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Please give us readers the number of voter age population in each ward of Gainesville, the number of registered voters and the data on voter participation.
According to the 2010 national census, there were 62,240 people over the age of 18 living in Gainesville. However, these numbers include people who may be ineligible to vote, like convicted felons or noncitizens. A breakdown by ward was not available.
The number of active voters in Gainesville is 11,688 as of July 1, 2013, according to the Hall County Elections Office. Voters are deemed inactive if they have not voted or have not had any contact with the elections office over a period of three years.
The inactive voter list is largely used for statistical purposes and does not prevent a person from voting in future elections.
In the 2011 municipal election, 14.09 percent of Gainesville’s 11,023 active voters at that time cast ballots, according to the elections office. The ballot included City Council and Board of Education races along with a referendum on package sales.
Numbers from the Secretary of State provide a breakdown by ward for active voters as of June 1, 2011.
-Ward 1, covering northwest Gainesville: 3,269
-Ward 2, northeast Gainesville: 2,040
-Ward 3, southeast Gainesville: 1,093
-Ward 4, southwest Gainesville: 2,195
-Ward 5, downtown Gainesville: 3,045
At that time, the total number of active voters was 11,642. For a map of the wards, visit www.gainesville.org/city-council-ward-map.
Where did having to pay to run for office come from and how many Latinos are registered to vote in the city?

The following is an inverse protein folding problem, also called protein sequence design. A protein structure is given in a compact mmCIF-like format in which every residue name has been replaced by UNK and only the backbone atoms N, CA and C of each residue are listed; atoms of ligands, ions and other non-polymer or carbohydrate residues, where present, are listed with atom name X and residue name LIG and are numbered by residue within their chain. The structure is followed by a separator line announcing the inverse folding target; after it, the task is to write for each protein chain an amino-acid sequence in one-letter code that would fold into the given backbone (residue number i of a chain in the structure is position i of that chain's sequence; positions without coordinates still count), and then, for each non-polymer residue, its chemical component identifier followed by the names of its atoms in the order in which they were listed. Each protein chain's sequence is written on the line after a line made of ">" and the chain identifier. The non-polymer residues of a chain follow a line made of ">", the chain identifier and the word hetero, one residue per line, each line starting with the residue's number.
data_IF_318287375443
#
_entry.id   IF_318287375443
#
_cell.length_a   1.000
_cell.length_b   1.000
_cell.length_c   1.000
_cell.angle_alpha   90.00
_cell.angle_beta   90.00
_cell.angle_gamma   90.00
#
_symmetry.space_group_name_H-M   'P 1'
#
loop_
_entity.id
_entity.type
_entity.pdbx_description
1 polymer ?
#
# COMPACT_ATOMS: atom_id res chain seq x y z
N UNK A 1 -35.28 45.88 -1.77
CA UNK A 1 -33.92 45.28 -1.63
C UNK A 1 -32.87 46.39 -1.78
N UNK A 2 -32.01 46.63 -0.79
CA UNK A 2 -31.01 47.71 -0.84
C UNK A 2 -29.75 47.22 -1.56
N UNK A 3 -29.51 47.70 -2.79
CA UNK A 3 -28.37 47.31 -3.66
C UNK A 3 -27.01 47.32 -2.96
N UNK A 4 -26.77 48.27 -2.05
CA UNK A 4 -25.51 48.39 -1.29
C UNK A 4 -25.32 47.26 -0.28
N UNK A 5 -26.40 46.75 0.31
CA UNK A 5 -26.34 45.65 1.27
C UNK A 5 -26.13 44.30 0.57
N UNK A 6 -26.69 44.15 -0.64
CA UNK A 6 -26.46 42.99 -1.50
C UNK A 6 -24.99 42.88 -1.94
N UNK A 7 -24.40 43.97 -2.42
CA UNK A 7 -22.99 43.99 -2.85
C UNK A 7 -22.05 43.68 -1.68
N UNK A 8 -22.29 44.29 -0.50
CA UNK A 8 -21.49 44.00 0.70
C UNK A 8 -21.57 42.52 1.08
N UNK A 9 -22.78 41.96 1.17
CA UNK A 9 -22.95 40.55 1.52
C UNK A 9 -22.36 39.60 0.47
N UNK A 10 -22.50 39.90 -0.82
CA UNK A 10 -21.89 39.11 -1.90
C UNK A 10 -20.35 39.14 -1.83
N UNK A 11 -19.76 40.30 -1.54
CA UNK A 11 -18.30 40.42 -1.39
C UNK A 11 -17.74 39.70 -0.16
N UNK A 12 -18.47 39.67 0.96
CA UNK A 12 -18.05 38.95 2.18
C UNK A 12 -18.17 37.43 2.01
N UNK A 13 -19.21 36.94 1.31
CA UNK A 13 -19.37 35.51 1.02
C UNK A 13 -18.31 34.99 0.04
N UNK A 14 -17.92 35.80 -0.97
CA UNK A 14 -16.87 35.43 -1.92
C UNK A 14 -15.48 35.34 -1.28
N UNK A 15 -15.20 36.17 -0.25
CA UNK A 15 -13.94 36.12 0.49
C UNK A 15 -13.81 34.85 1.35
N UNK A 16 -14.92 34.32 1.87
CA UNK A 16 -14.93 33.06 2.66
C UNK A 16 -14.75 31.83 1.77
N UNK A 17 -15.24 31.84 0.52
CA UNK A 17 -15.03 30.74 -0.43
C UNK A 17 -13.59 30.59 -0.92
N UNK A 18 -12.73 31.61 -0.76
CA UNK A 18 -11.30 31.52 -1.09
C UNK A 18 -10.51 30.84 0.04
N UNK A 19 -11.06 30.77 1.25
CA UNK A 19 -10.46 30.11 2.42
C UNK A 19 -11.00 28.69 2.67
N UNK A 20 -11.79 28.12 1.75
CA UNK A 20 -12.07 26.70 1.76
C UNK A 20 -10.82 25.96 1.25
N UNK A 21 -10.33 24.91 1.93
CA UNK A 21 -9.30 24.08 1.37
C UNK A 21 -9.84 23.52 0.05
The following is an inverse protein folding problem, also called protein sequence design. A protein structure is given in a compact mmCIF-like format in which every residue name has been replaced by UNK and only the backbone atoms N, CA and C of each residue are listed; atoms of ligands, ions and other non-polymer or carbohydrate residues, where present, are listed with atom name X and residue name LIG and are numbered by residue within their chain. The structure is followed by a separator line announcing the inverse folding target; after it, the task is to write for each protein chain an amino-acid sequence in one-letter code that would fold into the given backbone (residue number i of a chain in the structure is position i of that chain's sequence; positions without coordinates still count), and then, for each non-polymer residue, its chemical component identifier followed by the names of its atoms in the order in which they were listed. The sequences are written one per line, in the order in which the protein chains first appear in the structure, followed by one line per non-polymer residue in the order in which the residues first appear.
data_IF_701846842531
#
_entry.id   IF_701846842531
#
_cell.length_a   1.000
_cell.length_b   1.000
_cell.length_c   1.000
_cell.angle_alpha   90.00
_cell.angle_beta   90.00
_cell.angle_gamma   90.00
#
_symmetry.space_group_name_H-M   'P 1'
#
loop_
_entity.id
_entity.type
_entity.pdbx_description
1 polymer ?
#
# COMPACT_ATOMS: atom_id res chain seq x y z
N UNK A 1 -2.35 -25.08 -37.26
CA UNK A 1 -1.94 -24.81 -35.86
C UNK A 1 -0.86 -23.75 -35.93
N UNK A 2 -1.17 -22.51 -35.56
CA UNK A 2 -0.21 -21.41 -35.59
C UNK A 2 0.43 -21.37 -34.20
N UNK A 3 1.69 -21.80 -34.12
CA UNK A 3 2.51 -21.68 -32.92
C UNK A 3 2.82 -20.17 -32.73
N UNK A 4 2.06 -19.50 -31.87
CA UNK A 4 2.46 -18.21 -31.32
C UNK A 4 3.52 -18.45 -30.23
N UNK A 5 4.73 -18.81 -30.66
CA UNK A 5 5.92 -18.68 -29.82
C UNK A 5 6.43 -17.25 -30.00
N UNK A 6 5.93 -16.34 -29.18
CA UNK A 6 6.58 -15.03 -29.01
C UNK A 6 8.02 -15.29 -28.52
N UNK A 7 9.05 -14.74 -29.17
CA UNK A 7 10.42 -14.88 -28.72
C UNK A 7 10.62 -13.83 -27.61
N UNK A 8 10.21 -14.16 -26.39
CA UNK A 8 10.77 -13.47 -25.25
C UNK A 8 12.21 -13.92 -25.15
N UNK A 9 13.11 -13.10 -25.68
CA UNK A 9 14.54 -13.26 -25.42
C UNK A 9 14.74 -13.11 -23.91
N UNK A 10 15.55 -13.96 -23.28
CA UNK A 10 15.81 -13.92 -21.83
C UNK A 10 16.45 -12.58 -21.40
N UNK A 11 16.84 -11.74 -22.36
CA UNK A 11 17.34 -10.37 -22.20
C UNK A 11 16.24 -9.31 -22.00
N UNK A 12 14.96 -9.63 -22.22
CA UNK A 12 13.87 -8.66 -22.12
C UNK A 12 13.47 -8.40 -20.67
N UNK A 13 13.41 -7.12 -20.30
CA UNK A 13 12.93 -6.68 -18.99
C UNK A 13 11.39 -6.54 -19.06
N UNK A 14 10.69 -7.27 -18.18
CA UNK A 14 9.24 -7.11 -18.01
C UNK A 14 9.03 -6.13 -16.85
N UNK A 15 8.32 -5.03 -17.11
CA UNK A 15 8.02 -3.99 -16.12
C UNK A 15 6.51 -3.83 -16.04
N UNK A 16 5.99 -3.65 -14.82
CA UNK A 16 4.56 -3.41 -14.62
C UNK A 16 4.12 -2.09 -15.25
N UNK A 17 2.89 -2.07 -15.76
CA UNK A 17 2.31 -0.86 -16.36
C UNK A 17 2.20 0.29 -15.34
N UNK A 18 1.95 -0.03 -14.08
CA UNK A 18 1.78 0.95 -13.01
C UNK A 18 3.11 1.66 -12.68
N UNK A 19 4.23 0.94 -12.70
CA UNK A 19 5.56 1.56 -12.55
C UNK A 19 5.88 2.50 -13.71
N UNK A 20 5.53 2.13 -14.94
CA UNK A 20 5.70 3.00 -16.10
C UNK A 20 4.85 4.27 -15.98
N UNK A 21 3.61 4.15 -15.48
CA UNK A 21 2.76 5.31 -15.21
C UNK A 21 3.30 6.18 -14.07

According to state law, any general primary, nonpartisan election or general election requires a qualifying fee of 3 percent of the total gross salary paid to that office in the preceding calender year. Some offices require a fee of 3 percent of the minimum salary for that office and General Assembly members pay a fee of $400.
In the case of the elected mayor that will be chosen for the first time this year in Gainesville, there was no salary set, so state law dictates that the fee not be set any higher than $35, according to City Clerk Denise Jordan.
For council members in Gainesville, the fee is $621.
Qualifying fees are split between the candidate’s political party, if applicable, and the government specifically to help pay for the election.
The law has existed in some form since 1962.
As of July, there are 881 Hispanic voters registered out of a total of 11,688 active voters in the city of Gainesville, or 7.5 percent, according to the Hall County Elections Office. A breakdown provided by the Secretary of State’s Office shows numbers by ward as of June 1, 2011.
Ward 1: 67, or 2 percent
Ward 2: 68, or 3.3 percent
Ward 3: 158, or 14.5 percent
Ward 4: 425, or 19.4 percent
Ward 5: 214, or 7 percent